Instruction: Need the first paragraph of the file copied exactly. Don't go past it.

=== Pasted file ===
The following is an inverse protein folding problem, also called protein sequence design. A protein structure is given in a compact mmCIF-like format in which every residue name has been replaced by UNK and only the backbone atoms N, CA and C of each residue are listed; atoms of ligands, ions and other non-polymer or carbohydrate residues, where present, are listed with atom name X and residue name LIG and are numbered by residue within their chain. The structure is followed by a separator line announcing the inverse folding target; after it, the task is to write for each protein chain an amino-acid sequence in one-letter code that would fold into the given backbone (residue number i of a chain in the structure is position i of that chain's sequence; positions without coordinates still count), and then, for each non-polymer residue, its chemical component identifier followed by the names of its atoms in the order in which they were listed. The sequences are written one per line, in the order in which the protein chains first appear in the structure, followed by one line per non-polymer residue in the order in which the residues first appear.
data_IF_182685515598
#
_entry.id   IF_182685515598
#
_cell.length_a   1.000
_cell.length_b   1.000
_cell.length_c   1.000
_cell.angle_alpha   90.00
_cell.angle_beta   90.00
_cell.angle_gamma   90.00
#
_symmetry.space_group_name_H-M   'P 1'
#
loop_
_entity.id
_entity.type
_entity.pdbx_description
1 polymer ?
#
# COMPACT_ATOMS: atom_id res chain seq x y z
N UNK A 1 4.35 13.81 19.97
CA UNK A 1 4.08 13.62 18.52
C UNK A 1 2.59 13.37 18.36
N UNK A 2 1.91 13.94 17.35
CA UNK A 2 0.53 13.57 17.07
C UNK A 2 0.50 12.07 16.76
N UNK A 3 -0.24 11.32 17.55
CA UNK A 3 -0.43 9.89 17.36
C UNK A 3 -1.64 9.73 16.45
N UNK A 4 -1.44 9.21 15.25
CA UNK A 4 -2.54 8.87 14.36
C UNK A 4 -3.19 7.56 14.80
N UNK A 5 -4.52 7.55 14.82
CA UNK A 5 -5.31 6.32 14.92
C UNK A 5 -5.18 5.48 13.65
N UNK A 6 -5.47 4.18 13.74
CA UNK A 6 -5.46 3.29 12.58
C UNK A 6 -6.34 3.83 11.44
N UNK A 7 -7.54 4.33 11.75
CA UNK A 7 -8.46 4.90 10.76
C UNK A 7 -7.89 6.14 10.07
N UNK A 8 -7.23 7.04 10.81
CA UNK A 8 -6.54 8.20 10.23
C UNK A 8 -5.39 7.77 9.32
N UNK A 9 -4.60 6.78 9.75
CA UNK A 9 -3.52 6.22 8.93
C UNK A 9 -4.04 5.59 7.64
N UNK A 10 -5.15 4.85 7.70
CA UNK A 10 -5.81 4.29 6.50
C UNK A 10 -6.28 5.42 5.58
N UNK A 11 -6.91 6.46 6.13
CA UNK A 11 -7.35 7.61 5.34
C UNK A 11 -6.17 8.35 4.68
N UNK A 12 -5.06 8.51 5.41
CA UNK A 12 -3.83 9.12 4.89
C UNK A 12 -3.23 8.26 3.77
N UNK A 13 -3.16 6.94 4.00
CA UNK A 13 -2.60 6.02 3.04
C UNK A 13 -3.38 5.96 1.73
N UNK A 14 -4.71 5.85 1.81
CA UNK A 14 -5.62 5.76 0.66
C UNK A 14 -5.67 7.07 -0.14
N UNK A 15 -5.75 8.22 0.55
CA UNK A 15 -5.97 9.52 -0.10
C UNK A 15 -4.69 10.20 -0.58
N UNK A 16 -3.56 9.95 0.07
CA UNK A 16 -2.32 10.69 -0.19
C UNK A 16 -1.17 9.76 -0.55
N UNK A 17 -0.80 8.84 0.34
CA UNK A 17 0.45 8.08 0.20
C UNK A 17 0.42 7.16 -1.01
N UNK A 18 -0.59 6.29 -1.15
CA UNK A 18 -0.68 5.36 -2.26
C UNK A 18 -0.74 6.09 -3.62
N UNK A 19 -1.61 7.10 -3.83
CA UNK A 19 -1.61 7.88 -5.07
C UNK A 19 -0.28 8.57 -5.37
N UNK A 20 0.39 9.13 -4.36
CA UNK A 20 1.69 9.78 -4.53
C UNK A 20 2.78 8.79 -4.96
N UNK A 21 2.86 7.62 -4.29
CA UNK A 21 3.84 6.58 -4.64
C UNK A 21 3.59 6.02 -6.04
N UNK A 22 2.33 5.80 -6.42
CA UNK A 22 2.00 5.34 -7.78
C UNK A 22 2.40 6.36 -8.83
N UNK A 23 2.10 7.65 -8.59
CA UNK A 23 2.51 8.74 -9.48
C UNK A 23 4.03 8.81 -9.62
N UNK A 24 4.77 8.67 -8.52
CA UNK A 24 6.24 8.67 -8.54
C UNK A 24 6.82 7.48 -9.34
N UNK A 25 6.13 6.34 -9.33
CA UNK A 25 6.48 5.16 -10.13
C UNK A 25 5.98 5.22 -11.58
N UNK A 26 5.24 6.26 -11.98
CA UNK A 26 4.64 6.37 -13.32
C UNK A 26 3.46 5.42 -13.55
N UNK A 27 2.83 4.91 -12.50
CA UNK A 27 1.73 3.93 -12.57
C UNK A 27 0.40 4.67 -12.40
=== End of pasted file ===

The following is an inverse protein folding problem, also called protein sequence design. A protein structure is given in a compact mmCIF-like format in which every residue name has been replaced by UNK and only the backbone atoms N, CA and C of each residue are listed; atoms of ligands, ions and other non-polymer or carbohydrate residues, where present, are listed with atom name X and residue name LIG and are numbered by residue within their chain. The structure is followed by a separator line announcing the inverse folding target; after it, the task is to write for each protein chain an amino-acid sequence in one-letter code that would fold into the given backbone (residue number i of a chain in the structure is position i of that chain's sequence; positions without coordinates still count), and then, for each non-polymer residue, its chemical component identifier followed by the names of its atoms in the order in which they were listed. The sequences are written one per line, in the order in which the protein chains first appear in the structure, followed by one line per non-polymer residue in the order in which the residues first appear.